It is no secret that successful people are happy. But how do we get to the success? And what about being happy even in the midst of struggle? Researchers all around the globe have studied how achievement works and its relationship to happiness. Today I will to share three different models for success and two practical exercises to bring more achievement into your life.
The Sustainable Happiness Model
We all know goals are good to have. But what kinds of goals are most effective?
Ever gotten a runner’s high? Professional or college cross country runners will tell you that the more a runner trains, the longer they have to run before the endorphins kick in. There are two psychological concepts that apply the same idea to the broader scope of our everyday lives. And appropriately, both are called “treadmills”:
- The satisfaction treadmill says that when you successfully improve your life circumstances, you encounter raised expectations and standards, and you start to take other positive aspects of your life for granted.
- The hedonic treadmill tells us that sometimes even when those standards aren’t increased, we still start to devalue the good things in life.
So what do we do about that? Just be more grateful? Sure, that’s one answer. Sonja Lyubomirsky suggests another. Her Sustainable Happiness Model (SHM) is composed of two hypotheses, one for each treadmill:
- Rather than having goals to change your life circumstances (e.g. health, income, the place you live), it is better to change your current activities (e.g. exercising regularly, accentuating the positive, trying to gain admission to a graduate program). These activities must require “a will and a proper way”. In other words, you have to be explicitly aware of what you hope to achieve and have a plausible way to achieve it.
- Create goals that sustain an inflow of rewarding experiences over time.
Let me tell you a little more about setting effective goals. Self-Determination Theory says that all humans have three basic needs in order to thrive. These are:
- Autonomy: needing to feel that one owns and agrees with one’s behavior.
- Competence: needing to feel that one can do things well or at least improve
- Relatedness: needing to feel meaningfully connected to other people.
Lyubomirsky and her colleagues conducted a six-month study to test the effectiveness of goals supporting autonomy, competence and relatedness. They compared three goal-setting groups to a control group which was directed to only change its circumstances. After two months, all three goal-achieving groups were happier overall in than the control group, as long as they achieved their goals. In other words, this works!
Hope Theory and Positive Psychology Exercises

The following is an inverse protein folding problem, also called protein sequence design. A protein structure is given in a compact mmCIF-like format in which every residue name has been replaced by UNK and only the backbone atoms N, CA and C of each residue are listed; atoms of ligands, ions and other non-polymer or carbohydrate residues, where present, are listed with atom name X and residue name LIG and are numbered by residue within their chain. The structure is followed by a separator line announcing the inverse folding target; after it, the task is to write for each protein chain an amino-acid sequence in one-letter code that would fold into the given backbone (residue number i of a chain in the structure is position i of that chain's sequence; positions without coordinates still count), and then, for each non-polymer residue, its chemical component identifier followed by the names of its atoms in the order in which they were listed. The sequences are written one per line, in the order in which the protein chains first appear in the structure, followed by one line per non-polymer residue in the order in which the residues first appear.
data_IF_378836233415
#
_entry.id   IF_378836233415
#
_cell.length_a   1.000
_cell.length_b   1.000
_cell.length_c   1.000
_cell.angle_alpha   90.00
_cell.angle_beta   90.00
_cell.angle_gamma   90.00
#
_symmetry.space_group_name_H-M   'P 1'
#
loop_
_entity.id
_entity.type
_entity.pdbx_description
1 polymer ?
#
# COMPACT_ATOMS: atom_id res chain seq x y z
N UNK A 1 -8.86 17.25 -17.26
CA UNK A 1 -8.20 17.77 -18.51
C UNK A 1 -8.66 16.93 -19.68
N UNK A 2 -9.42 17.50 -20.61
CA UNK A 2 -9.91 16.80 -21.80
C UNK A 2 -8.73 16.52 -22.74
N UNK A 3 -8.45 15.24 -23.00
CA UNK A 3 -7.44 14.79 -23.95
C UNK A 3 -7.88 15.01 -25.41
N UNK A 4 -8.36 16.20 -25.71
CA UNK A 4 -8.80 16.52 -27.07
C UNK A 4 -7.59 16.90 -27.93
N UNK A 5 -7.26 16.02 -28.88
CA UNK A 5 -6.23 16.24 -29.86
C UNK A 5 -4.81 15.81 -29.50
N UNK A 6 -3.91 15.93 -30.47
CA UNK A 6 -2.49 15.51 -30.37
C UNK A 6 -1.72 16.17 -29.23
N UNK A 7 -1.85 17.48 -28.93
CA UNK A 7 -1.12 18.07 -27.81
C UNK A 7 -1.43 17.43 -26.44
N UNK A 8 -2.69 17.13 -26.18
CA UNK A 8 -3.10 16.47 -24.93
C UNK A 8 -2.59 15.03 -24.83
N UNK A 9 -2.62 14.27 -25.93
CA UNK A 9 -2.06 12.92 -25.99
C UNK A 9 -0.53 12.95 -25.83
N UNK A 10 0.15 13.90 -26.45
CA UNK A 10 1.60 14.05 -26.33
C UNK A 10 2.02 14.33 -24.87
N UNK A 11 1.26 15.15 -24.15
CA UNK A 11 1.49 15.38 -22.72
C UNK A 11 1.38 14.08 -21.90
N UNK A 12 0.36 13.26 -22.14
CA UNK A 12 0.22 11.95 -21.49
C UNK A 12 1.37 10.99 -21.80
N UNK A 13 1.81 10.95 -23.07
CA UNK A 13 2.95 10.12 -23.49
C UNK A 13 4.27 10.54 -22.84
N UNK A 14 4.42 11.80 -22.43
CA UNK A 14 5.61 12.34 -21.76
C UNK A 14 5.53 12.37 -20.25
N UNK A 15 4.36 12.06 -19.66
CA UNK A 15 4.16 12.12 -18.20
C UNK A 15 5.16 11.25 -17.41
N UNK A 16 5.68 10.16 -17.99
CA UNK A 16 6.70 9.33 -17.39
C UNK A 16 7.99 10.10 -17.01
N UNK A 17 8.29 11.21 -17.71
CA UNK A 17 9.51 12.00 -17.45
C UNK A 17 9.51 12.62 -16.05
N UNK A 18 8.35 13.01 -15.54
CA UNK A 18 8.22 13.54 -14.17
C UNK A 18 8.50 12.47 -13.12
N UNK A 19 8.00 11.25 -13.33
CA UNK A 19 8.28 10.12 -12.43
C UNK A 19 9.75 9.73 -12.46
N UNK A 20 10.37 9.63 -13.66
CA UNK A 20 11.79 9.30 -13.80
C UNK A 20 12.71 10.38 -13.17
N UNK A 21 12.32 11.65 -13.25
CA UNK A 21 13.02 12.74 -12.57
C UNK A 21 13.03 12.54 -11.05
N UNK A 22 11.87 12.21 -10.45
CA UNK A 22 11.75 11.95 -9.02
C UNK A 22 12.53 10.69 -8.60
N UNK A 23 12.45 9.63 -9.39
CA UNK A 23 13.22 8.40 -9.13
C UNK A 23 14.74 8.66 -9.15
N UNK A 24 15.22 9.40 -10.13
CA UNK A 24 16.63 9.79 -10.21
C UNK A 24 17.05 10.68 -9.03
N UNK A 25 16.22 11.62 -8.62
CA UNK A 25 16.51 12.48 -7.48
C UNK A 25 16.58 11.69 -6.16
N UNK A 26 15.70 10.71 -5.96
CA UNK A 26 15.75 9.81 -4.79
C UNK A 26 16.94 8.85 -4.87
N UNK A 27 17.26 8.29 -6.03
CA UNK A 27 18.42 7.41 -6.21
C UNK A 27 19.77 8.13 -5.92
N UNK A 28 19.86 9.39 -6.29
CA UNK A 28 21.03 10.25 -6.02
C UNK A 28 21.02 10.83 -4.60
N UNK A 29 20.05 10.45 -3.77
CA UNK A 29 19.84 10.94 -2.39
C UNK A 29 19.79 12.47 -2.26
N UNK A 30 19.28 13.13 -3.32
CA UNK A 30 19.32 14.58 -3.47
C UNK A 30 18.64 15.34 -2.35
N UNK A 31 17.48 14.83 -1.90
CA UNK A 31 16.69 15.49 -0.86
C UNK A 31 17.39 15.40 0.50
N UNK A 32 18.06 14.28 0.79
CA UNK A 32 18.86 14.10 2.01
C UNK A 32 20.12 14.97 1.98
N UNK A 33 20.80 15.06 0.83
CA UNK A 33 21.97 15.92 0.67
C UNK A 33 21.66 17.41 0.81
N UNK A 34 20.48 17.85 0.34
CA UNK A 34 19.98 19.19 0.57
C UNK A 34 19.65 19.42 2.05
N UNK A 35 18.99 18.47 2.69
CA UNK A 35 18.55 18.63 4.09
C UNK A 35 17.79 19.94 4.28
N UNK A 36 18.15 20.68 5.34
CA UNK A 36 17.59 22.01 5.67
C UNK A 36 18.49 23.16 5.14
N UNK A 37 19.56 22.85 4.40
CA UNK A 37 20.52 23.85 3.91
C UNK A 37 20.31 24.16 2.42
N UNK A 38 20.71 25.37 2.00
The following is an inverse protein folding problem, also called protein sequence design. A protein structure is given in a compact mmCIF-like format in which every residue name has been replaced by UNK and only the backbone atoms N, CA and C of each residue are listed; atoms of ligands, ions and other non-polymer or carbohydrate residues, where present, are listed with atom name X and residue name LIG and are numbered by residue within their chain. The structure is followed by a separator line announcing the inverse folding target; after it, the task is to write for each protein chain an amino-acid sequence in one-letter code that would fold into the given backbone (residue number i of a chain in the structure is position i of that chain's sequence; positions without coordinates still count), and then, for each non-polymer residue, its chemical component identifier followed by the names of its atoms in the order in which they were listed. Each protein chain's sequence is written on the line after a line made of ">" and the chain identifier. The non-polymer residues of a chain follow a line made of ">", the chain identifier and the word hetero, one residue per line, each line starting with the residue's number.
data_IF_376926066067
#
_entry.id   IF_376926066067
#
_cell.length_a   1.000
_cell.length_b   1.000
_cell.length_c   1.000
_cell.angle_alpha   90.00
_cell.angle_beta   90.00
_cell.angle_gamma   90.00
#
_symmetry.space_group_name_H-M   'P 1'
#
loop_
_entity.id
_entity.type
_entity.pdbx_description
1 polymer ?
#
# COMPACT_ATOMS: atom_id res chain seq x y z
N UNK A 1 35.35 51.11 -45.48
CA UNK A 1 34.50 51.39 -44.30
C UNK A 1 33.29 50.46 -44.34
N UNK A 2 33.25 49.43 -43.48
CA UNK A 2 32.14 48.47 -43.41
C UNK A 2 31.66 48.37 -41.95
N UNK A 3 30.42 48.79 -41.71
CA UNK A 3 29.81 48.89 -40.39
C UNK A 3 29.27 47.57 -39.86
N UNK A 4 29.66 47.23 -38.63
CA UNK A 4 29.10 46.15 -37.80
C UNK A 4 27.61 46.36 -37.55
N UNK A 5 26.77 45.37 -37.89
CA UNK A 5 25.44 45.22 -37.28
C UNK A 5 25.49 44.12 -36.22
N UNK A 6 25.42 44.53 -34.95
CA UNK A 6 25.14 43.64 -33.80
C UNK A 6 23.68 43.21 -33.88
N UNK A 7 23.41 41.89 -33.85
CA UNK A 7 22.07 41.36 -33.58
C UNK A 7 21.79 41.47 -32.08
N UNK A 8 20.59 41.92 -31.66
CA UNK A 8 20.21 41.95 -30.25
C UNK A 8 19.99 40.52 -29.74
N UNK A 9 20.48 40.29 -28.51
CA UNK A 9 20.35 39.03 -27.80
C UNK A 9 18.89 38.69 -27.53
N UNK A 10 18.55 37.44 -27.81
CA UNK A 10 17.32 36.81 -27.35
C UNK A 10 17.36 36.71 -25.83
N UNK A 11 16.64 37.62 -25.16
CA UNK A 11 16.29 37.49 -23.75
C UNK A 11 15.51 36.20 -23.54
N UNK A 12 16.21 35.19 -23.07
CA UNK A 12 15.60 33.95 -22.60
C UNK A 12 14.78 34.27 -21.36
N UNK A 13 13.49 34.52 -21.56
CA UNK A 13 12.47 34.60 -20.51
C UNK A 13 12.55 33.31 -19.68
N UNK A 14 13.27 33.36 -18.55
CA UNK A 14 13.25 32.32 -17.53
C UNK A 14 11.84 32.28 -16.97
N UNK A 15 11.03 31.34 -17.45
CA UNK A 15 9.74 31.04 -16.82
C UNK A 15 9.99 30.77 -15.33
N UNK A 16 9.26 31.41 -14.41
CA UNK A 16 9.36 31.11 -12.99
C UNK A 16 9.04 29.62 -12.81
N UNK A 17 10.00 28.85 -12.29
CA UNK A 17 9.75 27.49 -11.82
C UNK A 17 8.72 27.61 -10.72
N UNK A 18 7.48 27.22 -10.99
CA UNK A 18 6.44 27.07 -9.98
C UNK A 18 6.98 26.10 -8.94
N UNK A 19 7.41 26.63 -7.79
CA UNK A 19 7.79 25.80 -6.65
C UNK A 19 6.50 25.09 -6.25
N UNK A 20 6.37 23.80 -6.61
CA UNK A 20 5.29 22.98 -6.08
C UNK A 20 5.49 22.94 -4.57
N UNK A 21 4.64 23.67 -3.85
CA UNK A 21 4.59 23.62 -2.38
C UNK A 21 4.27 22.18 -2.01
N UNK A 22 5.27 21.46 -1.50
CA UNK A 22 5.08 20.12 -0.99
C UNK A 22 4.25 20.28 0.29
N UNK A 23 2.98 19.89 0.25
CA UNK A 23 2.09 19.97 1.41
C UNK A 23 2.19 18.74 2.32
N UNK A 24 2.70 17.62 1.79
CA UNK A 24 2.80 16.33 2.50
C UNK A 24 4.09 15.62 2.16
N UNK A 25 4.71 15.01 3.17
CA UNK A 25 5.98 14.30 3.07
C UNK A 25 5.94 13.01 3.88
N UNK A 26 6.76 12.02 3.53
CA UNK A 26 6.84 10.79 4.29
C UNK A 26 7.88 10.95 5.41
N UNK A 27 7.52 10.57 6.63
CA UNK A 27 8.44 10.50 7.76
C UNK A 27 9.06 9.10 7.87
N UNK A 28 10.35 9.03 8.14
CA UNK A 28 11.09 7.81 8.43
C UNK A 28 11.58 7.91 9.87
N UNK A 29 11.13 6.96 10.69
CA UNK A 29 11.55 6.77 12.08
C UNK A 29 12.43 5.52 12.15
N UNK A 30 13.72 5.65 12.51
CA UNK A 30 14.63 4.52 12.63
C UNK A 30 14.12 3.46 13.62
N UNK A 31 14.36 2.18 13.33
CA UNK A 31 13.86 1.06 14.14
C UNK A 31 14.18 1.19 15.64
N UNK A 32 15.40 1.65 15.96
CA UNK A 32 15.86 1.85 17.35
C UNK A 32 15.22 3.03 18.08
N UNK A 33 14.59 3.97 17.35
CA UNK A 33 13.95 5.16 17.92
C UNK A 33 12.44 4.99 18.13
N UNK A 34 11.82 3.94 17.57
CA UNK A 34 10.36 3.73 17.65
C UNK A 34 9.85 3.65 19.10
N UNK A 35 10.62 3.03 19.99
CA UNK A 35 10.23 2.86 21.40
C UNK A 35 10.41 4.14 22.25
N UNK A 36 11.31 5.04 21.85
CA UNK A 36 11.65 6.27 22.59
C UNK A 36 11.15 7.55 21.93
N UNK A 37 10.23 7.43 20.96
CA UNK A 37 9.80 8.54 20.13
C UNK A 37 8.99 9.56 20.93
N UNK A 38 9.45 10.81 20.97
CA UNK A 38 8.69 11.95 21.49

Charles R. Snyder developed a unique perspective he called hope theory. He defined hope as “the perceived capability to derive pathways to desired goals, and motivate oneself via agency thinking to use those pathways”. A high-hope person pursuing a specific goal thinks of one plausible route and has a strong sense of confidence in this route. High-hope individuals often repeat mantras like “I can do this,” or “I cannot be stopped.”
How do we increase our hope and thus the level of accomplishment? Try one of these effective writing exercises:
- Count Your Blessings: Write about the many things in your life, both large and small, that you have to be grateful about. We sometimes believe that gratitude brings satisfaction and thus complacency, but it can actually bring an optimistic view of life and one’s future and thus be a great motivator.
- Visualize Your Best Possible Self: Imagine and write about yourself in the future as someone who has worked hard and accomplished all your life goals. This one is especially effective.
Repeat one of these exercises at least twice in two weeks, and the research says you be happier and more hopeful. In both of these exercises, you create your world simply by recognizing who you are and what you can become. This will give you renewed determination to turn this world into an even greater reality.
Sheldon, Kennon M.; Lyubomirsky, Sonja (2006). Achieving Sustainable Gains in Happiness: Change Your Actions, not Your Circumstances. Journal of Happiness Studies, 7(1).
Sheldon, K. M., Abad, N., Ferguson, Y., Gunz, A., Houser-Marko, L., Nichols, C. P., & Lyubomirsky, S. (2010). Persistent pursuit of need-satisfying goals leads to increased happiness: A 6-month experimental longitudinal study. Motivation And Emotion, 39-48.
Synder, C. R. (2002). Hope theory: Rainbows in the mind. Psychological Inquiry, 13(4), 249-275.